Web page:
An 11-year-old Iranian boy has been detained by police on suspicion he obtained the password to a bank account and used it to transfer money to himself.
The Iranian Students’ News Agency (ISNA) reported that the boy was detained in Babol, a city located in the province of Mazandaran along the Caspian Sea in northern Iran.
Ahmedrza Rustam who heads the counter-cybercrime department of the Mazandaran police reported the boy’s detention on Monday.
The boy’s alleged crime is noteworthy not only because of his age but because of Iran’s strict controls over Internet use.
Steps taken to censor and monitor citizens on the Internet have included a requirement to register websites with the government, the harassment of bloggers, restrictions on cybercafes, and plans to create an Iranian Internet separate from the worldwide web.
Just last week, Iran’s Supreme Leader Ayatollah Ali Khamenei issued a fatwa (Islamic ruling) prohibiting online chatting between men and women who are not relatives.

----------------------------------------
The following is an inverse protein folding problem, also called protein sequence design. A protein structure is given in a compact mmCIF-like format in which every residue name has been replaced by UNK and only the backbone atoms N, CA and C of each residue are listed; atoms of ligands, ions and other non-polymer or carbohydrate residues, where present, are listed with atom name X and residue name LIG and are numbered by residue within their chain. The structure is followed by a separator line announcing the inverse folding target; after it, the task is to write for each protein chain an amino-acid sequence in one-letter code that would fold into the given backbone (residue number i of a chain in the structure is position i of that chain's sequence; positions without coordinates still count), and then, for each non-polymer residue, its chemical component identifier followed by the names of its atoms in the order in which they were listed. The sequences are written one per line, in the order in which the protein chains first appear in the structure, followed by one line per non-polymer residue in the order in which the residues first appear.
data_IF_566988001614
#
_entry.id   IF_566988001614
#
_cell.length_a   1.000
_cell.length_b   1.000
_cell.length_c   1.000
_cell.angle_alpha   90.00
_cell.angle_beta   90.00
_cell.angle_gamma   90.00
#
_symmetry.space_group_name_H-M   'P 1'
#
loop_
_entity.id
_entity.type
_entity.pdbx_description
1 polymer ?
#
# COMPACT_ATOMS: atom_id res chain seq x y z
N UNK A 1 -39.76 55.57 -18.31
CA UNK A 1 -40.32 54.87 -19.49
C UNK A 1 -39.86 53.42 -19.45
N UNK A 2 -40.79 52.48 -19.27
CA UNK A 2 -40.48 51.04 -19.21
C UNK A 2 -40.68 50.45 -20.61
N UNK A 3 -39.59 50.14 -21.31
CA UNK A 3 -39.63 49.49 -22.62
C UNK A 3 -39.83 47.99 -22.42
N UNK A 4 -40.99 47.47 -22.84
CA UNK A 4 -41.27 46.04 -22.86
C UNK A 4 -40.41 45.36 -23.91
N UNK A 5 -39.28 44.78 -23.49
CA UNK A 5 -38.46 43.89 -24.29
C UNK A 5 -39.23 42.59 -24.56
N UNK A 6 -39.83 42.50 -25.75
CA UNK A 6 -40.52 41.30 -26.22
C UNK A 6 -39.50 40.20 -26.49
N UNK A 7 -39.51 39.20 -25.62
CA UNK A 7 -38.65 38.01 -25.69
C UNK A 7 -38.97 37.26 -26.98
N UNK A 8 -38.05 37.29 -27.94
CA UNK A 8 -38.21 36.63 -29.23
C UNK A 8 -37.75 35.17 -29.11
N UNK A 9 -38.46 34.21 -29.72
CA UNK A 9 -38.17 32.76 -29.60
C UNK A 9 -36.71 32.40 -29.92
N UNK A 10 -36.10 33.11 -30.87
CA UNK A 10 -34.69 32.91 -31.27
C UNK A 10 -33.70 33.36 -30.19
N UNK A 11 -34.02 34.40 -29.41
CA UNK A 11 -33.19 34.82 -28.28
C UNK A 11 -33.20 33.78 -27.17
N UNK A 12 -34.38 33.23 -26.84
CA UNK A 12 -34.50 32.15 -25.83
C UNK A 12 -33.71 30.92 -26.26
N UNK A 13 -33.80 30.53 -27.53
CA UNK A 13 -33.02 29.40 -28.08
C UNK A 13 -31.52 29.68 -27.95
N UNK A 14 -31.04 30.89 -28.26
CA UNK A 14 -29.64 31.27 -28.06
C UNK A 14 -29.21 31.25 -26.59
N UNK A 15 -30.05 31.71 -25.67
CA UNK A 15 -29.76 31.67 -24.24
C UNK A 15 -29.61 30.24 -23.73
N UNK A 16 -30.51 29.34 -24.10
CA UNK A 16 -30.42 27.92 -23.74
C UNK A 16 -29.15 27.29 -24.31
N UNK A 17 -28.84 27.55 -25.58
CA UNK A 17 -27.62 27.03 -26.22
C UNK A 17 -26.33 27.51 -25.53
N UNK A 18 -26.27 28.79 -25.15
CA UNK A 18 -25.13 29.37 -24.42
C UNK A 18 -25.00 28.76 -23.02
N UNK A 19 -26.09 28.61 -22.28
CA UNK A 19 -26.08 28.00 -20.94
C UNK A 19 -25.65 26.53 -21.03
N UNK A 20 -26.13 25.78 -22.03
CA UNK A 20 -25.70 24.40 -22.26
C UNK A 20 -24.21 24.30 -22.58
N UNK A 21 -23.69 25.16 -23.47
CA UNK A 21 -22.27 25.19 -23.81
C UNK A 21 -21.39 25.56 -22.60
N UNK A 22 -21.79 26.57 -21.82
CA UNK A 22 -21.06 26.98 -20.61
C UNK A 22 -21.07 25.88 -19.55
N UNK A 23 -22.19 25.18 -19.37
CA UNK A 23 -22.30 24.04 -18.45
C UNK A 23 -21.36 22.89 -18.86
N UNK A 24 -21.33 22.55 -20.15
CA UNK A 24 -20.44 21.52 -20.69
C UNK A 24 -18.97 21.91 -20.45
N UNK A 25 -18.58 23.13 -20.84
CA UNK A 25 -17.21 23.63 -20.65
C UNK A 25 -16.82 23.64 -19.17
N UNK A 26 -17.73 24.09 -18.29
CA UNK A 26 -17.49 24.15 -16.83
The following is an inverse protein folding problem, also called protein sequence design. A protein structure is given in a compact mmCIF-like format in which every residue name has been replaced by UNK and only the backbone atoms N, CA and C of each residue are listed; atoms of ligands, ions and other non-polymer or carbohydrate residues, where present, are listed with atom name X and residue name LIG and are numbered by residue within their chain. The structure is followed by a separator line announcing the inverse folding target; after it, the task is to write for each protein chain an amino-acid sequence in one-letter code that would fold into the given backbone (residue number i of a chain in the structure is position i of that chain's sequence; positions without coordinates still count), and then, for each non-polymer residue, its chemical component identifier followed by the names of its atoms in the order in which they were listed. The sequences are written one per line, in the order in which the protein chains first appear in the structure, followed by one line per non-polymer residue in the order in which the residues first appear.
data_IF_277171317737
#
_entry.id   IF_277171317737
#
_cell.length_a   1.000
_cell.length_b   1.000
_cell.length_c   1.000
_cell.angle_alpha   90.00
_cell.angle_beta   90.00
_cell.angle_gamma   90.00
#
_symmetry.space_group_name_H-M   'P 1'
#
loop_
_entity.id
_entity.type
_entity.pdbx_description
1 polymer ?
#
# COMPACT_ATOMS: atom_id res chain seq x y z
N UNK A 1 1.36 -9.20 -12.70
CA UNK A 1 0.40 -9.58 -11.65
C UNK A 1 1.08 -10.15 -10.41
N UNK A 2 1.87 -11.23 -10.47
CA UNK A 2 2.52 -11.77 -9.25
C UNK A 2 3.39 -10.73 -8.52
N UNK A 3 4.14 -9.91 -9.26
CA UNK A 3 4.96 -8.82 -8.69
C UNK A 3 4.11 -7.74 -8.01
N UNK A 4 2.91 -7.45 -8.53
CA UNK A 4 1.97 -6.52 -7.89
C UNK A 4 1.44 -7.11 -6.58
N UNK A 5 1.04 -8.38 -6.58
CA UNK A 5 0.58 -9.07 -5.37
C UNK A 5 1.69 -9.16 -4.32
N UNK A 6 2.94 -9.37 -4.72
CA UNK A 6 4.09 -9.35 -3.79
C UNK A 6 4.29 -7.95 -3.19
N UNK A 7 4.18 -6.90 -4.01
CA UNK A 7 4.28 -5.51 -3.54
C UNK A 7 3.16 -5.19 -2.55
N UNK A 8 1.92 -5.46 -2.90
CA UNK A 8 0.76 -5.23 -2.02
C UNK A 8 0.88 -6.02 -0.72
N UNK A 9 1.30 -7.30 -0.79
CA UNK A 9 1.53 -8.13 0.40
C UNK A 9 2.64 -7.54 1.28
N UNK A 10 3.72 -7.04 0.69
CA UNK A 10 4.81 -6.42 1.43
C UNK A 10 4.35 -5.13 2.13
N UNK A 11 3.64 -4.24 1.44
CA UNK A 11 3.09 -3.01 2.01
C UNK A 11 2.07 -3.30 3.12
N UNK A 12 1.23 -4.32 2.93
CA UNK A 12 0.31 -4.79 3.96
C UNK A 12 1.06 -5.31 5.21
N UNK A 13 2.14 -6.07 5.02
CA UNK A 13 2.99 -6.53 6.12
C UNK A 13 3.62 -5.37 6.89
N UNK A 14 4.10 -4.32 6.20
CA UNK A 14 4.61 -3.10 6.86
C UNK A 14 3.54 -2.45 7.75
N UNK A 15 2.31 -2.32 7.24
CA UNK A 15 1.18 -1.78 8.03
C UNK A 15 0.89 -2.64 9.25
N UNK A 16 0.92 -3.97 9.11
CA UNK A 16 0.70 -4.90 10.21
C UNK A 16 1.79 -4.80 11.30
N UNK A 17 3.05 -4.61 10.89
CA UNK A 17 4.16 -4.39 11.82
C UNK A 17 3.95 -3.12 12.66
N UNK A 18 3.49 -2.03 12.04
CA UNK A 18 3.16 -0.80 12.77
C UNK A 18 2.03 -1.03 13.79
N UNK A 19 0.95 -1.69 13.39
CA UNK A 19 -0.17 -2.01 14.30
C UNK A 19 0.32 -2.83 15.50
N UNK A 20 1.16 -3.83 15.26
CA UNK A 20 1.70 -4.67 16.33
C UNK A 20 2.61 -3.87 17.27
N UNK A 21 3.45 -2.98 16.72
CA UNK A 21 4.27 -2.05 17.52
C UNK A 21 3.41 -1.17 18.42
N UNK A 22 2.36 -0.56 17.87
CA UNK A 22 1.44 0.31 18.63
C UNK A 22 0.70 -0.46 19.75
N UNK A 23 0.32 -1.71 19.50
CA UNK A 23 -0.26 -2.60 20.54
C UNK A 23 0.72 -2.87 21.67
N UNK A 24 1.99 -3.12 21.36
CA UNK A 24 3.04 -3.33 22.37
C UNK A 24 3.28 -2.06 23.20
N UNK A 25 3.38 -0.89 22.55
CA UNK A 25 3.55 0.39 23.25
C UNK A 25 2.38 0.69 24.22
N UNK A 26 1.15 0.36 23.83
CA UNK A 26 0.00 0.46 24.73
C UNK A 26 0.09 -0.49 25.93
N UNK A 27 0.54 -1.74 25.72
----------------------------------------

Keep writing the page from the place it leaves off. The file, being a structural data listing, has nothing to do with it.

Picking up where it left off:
There were also reports coming out of Iran that the photo-sharing site Instagram was blocked for half a day at the end of December. This was described by Mashable as “the latest casualty of Iran’s most recent online clampdown – despite promises of more Internet freedom by the new government of Iranian President Hassan Rouhani.”
The restrictions aside, Iran is believed to have the highest penetration of Internet use in the Middle East after Israel, with 7.5 million surfers, according to a 2006 Guardian report.